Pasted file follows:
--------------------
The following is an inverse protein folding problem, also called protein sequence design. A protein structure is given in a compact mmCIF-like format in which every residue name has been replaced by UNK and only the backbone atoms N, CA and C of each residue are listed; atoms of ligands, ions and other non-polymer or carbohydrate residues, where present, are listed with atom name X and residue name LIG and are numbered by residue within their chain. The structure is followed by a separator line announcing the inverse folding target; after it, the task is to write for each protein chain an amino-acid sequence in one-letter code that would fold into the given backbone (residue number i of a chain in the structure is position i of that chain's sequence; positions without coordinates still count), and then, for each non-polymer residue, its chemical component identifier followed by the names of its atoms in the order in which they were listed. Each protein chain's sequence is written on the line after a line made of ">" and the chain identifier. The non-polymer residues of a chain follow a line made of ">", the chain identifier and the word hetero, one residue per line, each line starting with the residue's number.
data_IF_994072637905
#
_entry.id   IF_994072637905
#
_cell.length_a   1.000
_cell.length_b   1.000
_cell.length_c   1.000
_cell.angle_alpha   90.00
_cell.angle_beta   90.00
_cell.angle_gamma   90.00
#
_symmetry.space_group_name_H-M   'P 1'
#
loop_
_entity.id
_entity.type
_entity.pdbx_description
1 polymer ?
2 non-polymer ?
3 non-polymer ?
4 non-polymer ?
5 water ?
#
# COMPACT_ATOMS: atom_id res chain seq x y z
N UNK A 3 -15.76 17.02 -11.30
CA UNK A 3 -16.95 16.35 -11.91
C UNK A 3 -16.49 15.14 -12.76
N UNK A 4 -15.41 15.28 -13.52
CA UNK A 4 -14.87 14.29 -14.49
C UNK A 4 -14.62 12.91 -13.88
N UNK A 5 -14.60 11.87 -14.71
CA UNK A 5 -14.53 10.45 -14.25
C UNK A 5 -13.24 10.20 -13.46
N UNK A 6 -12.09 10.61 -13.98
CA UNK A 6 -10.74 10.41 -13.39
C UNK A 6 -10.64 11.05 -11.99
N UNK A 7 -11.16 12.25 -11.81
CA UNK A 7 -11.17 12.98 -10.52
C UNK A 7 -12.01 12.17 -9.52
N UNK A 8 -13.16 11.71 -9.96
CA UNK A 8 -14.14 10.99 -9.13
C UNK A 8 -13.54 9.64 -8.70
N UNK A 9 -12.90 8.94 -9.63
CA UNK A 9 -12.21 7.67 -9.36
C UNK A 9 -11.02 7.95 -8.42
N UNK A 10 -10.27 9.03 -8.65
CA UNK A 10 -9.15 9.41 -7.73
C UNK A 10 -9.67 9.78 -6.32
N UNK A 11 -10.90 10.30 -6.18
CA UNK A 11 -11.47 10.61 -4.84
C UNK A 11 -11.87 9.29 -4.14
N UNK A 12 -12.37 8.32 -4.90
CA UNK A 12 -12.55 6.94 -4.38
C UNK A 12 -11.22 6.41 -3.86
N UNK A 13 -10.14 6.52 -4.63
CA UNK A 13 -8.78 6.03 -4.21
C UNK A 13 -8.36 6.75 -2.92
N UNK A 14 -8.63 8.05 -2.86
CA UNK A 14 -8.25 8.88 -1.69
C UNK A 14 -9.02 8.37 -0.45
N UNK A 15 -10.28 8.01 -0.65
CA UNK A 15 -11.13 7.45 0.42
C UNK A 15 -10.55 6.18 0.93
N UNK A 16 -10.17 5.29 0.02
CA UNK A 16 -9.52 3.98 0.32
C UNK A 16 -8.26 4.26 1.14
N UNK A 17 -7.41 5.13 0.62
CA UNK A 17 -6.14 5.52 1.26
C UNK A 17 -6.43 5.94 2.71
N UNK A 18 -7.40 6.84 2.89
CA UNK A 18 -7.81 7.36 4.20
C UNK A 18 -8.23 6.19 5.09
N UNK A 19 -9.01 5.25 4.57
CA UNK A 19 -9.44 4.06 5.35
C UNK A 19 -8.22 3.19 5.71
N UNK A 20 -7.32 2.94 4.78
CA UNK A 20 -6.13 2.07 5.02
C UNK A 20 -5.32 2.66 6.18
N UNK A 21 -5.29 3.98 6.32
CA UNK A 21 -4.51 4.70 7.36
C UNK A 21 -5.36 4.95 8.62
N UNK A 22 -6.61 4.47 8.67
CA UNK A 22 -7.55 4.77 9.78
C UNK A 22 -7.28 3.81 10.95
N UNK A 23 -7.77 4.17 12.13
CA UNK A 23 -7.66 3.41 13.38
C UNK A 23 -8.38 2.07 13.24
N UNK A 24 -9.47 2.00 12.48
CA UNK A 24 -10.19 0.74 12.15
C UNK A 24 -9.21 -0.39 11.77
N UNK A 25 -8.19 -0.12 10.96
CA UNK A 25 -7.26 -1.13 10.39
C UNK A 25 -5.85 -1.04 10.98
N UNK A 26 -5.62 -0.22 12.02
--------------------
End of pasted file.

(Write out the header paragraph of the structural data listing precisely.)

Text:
The following is an inverse protein folding problem, also called protein sequence design. A protein structure is given in a compact mmCIF-like format in which every residue name has been replaced by UNK and only the backbone atoms N, CA and C of each residue are listed; atoms of ligands, ions and other non-polymer or carbohydrate residues, where present, are listed with atom name X and residue name LIG and are numbered by residue within their chain. The structure is followed by a separator line announcing the inverse folding target; after it, the task is to write for each protein chain an amino-acid sequence in one-letter code that would fold into the given backbone (residue number i of a chain in the structure is position i of that chain's sequence; positions without coordinates still count), and then, for each non-polymer residue, its chemical component identifier followed by the names of its atoms in the order in which they were listed. Each protein chain's sequence is written on the line after a line made of ">" and the chain identifier. The non-polymer residues of a chain follow a line made of ">", the chain identifier and the word hetero, one residue per line, each line starting with the residue's number.